People have been making a lot of “hand washing OCD” jokes lately. I see them on Facebook, I see them on Twitter, I see you sharing them. I want to tell you something.
I actually have OCD. Yes, me. I’m living with obsessive compulsive disorder. And I sincerely wish you would stop using OCD as a punchline. I wish I had the energy to write a beautifully elegant post about this, but I don’t. I’m tired, so I’m just gonna speak quickly and from the heart. And that is probably for the best right now…
OCD is not trendy.
OCD is not a joke.
OCD is not a punchline you should use to get Facebook likes or retweets.
OCD is something that consumes my life and the way I live it.
OCD makes me miserable.
OCD impacts my relationships.
OCD is not your punchline.
You make an OCD joke and you get a lot of Facebook likes and retweets. You get the retweet but you don’t get the panic attacks. You don’t get what I get. You don’t get the all-consuming disorder. You don’t get the night terrors. You don’t get the cancelled plans because you are too anxious to go out. You don’t get the pain I feel when I skin-pick so much that my fingernail falls off. You don’t get the broken relationships. You don’t get the tears. You don’t get the humiliation. You don’t get the self-hatred. You don’t get the pain. But you got the retweet, so good for you.
OCD isn’t a joke.
Don’t make insensitive comments or jokes about how you’re “sooooo OCD about washing your hands right now”. There are actually humans who have OCD and wash their hands as an OCD ritual. It is an all-consuming task. It’s not a joke for your amusement.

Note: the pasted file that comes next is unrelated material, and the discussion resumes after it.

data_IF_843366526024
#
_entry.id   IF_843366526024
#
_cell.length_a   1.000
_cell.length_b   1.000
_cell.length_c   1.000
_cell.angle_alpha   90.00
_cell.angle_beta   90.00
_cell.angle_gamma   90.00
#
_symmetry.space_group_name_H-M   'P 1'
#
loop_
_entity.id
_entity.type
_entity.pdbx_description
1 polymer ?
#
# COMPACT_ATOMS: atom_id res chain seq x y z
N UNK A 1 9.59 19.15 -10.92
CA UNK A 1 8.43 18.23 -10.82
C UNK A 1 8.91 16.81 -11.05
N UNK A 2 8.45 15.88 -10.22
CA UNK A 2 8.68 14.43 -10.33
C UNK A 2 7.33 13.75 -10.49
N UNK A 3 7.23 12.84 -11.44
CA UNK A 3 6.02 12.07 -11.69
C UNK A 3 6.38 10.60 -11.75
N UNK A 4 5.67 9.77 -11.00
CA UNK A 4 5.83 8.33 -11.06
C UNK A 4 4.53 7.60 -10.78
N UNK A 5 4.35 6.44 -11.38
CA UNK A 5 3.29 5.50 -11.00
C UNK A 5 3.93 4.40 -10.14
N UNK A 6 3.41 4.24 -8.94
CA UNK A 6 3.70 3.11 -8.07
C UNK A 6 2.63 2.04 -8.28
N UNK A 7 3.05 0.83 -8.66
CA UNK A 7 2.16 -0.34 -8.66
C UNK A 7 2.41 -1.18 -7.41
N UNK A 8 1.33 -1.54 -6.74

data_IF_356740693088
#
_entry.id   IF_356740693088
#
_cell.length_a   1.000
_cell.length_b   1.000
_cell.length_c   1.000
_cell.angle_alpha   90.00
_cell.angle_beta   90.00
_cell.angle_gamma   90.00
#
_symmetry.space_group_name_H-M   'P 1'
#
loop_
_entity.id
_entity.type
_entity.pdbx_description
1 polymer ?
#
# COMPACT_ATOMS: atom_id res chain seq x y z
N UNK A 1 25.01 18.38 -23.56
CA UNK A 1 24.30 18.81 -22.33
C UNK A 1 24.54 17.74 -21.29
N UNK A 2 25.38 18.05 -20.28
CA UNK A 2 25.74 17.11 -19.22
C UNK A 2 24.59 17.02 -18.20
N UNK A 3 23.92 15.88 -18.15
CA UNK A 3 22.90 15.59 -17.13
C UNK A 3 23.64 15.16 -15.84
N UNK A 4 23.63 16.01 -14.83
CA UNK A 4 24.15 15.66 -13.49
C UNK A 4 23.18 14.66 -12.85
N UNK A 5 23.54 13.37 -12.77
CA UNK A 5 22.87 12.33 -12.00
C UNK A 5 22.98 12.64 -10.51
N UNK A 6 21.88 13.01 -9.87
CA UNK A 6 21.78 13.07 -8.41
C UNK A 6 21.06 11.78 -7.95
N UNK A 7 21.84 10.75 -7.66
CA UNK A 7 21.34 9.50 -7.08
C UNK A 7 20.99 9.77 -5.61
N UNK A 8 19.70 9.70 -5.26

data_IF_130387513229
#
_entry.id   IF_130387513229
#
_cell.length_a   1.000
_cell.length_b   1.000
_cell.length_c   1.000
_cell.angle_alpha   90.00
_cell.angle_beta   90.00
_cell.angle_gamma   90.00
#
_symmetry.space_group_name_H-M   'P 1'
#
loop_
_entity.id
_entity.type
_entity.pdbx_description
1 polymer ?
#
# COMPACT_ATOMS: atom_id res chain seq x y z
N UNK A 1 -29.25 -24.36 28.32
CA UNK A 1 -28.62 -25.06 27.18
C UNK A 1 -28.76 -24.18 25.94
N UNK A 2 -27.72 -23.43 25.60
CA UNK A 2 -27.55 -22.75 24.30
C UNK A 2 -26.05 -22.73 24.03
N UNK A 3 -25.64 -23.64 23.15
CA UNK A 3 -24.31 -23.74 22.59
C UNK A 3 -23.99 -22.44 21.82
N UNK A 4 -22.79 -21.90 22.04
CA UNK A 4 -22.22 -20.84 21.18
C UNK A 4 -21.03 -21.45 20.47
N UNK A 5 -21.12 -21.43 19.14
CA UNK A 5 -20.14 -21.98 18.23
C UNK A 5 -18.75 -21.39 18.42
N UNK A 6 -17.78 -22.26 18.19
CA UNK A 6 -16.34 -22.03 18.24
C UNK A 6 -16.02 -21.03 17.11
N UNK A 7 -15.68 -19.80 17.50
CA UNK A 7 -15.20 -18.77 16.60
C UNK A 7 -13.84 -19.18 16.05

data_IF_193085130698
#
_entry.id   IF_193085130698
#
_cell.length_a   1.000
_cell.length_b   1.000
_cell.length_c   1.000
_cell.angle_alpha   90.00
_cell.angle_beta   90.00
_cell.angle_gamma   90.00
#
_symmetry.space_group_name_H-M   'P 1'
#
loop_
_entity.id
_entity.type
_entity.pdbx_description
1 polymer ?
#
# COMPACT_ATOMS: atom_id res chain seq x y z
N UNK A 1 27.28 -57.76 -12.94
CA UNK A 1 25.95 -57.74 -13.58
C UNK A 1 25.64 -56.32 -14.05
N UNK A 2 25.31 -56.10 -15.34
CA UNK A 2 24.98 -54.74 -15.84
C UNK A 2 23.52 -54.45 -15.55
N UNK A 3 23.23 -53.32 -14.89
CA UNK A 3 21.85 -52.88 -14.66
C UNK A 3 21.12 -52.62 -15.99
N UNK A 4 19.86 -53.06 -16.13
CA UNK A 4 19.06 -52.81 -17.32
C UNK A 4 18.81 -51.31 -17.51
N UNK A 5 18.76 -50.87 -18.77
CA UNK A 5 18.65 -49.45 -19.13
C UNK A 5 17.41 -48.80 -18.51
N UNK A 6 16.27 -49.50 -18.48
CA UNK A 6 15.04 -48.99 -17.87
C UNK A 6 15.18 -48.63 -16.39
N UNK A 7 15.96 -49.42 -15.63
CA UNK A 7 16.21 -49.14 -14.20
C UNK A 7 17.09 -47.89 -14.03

Also, many people think OCD is only “hand washing and organizing” but that is often an unfair misconception. OCD can be debilitating, rituals can be life consuming… but we don’t all have the same rituals. For instance, My OCD doesn’t impact my hand washing. My OCD has absolutely nothing to do with hand washing. People with OCD might have the same broad diagnosis, but we are all gloriously different.
I’m living with a debilitating disorder that is misunderstood. My disorder is unfairly used as a punchline. Your punchline. So, please stop. When you make an OCD joke you hurt mental health awareness. You strengthen unfair mental health stigmas.
You might be thinking; “don’t be so sensitive” or “it’s just a figure of speech”. But I don’t see it that way. My diagnosis is not a figure of speech, and it shouldn’t be. I want my diagnosis to be validated. I need my diagnosis to be taken seriously. That’s nearly impossible when OCD is a common punchline and something that is joked about.
If you want to learn more about OCD see the basic definitions at the end of this post.
Learn More About OCD:
What is Obsessive Compulsive Disorder? Obsessive Compulsive Disorder (OCD) is characterized by two main things; Obsessions and Compulsions.
Obsessions are repetitive and intrusive thoughts that are often unwanted. Most of the time, people know their obsessions are irrational but are unable to divert their attention from the obsession.
Compulsions are irrational and excessive urges to complete certain actions. These repetitive actions can temporarily relieve the stress brought on by an obsession. Most of the time, people know that these rituals are irrational, but are unable to prevent the need to perform them. Like obsessions, people may try not to perform compulsive acts but feel forced to do so to relieve anxiety.
To be diagnosed with obsessive compulsive disorder, a person must have: obsessions, compulsions, or both that are upsetting and cause difficulty with work, relationships, other parts of life, and typically last for at least an hour each day.